|Best religious image: well done, ACN|
In a post-Christmas spirit, I thought I'd post up the results of a little informal competition among the cards we received this year, which were as always an interesting selection, and included for the first time cards sold in aid of the Latin Mass Society.
The card above, was in my view the best traditional Christmas image. The prize goes to Aid to the Church in Need, which has long had an excellent selection. Their nearest rival among the cards we've been receiving over the years - at least, till the Latin Mass Society got in on the act - is SPUC, which didn't have such a good year I thought.
This below is what I thought was the least unacceptable secular image. Most secular cards go straight into the bin in my house, to keep the ugly religious ones company. (Zero tolerance for mawkish and otherwise bad art!) The boys are not University students, incidentally, but the pupils of William Shakespear's grammar school in Stratford, and the card seems to have been sold in this institution's support.
|Least unacceptable non-religious image: King Edward's School, Stratford upon Avon.|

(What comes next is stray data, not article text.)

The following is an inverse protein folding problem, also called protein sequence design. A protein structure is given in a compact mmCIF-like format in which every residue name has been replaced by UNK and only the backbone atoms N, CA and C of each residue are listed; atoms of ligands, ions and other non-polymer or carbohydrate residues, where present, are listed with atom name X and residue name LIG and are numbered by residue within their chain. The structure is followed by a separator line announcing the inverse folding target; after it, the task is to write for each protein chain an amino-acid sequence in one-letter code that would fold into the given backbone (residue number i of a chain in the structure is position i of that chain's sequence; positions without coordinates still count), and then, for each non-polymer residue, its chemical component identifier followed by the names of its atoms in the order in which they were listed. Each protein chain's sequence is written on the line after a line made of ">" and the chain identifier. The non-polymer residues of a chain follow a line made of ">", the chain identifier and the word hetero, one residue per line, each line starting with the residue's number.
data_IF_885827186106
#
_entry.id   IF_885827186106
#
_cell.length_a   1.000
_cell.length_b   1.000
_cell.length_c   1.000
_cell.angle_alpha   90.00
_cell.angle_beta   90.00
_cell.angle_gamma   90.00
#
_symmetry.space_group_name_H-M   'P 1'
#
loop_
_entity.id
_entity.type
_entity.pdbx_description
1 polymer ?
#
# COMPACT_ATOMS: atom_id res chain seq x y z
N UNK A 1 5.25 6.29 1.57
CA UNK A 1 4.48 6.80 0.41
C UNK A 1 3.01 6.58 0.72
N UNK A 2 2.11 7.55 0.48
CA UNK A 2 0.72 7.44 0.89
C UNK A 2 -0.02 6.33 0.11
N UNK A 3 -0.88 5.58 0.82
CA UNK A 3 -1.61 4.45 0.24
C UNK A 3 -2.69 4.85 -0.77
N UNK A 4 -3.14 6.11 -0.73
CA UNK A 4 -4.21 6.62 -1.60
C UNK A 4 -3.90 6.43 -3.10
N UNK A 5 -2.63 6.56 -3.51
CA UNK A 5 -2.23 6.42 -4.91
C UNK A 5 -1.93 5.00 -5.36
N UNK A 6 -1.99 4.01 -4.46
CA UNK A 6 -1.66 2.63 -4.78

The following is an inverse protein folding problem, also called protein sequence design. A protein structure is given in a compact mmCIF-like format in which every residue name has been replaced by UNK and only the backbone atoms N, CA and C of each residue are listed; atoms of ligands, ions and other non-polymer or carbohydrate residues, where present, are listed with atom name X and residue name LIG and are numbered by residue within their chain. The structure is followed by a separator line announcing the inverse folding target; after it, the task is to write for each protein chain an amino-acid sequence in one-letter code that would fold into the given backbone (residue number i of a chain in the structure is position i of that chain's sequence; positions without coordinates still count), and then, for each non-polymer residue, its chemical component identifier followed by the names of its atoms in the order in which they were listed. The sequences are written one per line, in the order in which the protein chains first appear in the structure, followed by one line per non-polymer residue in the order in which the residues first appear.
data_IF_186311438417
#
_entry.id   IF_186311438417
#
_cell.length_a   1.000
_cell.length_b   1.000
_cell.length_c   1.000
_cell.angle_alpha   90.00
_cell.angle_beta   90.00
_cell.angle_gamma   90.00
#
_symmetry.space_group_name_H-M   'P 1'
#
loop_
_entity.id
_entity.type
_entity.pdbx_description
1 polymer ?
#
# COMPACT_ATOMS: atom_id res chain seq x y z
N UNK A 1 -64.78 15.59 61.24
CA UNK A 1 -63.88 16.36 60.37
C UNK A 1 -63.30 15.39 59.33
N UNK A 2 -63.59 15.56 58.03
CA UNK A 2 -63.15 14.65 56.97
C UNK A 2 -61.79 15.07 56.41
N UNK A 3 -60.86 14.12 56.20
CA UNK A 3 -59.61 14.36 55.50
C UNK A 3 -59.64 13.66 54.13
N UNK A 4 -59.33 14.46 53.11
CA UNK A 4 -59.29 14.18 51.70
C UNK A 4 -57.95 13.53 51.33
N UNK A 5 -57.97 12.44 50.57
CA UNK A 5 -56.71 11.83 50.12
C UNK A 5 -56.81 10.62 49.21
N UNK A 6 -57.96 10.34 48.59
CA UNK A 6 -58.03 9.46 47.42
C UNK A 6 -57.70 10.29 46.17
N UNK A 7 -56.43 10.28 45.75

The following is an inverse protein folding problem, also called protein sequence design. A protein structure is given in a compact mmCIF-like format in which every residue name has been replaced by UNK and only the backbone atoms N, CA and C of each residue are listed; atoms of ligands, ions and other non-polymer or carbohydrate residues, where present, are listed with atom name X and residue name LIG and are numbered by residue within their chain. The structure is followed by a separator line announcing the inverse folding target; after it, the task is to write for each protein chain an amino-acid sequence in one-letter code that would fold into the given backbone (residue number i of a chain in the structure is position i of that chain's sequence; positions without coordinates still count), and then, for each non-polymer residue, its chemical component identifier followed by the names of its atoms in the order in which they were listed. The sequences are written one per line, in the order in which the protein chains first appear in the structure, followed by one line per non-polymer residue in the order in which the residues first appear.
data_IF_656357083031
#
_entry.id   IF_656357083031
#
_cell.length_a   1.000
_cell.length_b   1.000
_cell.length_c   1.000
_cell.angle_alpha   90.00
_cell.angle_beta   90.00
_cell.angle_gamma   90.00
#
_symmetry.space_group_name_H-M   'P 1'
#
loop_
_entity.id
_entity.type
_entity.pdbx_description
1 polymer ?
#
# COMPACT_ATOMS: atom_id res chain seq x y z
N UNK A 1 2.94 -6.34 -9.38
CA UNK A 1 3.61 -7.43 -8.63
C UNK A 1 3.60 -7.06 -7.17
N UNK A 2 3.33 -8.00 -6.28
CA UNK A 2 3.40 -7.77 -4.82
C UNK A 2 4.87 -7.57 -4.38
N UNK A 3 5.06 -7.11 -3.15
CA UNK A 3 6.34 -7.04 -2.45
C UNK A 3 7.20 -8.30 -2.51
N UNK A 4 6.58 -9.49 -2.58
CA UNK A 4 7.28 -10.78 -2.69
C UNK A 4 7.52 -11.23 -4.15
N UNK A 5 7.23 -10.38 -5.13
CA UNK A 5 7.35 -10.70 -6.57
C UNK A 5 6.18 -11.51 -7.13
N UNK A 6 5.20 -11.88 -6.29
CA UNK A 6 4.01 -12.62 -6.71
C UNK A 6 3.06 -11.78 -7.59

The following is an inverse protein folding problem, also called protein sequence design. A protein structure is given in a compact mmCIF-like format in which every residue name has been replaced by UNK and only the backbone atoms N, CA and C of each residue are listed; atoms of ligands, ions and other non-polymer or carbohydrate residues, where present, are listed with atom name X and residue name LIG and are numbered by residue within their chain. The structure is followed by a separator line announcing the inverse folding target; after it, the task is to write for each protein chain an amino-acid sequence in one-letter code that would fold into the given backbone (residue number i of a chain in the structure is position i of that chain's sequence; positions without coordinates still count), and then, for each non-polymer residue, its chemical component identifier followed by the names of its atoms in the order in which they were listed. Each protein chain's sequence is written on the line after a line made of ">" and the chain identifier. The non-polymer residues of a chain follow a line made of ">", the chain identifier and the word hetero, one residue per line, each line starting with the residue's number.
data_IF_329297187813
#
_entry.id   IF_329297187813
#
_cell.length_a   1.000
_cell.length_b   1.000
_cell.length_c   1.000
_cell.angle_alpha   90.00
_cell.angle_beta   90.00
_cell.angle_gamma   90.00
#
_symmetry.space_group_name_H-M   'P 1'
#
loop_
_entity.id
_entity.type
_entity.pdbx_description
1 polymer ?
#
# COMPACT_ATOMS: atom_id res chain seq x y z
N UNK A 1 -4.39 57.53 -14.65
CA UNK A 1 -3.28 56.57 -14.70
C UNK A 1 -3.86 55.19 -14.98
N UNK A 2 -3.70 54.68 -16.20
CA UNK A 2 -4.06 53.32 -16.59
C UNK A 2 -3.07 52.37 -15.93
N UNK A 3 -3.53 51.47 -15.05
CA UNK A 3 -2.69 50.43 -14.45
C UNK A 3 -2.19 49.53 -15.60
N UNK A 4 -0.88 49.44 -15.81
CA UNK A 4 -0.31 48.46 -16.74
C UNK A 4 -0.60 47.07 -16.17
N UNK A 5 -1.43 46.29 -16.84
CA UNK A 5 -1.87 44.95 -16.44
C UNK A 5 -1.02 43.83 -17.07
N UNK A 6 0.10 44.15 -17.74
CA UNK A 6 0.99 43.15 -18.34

|One of four different Partridge in a Peartree cards we received.|
The next one, by contrast, gets the wooden spoon for most badly-printed commercial card. The colours are garish and the images pixillated, and it comes from the Museum Selection, which seems to have gone downhill.
|Most badly printed commercial card: sorry, Museum Selection.|
This is the most outrageously religious card from a totally non-religious institution: in this case, a financial institution in the City of London. Cards to customers of commercial enterprises can be perfuctory, but in this case I shall be happy to continue to patronise them in 2017.
|Some hard-nosed City money-men catch a glimpse of the Light of the World.|
Finally, I thought this was the best card from a religious Institute. I received lovely cards from the Institute of Christ the King, the Fraternity of St Peter, and the Sons of the Most Holy Redeemer, but I liked best of all this year this large and handsome image of St Norbert receiving the Habit from Our Lady, and the Rule from St Augustine: from the Norbertines of Chelmsford.
May all our friends flourish this year!
And for those who still haven't taken down their decorations, take comfort from this. I read in an old book about decorating churches, that in the records of one Medieval English church the custom was to take the Christmas greenery down... on the First Sunday of Lent.
So you have a little time.
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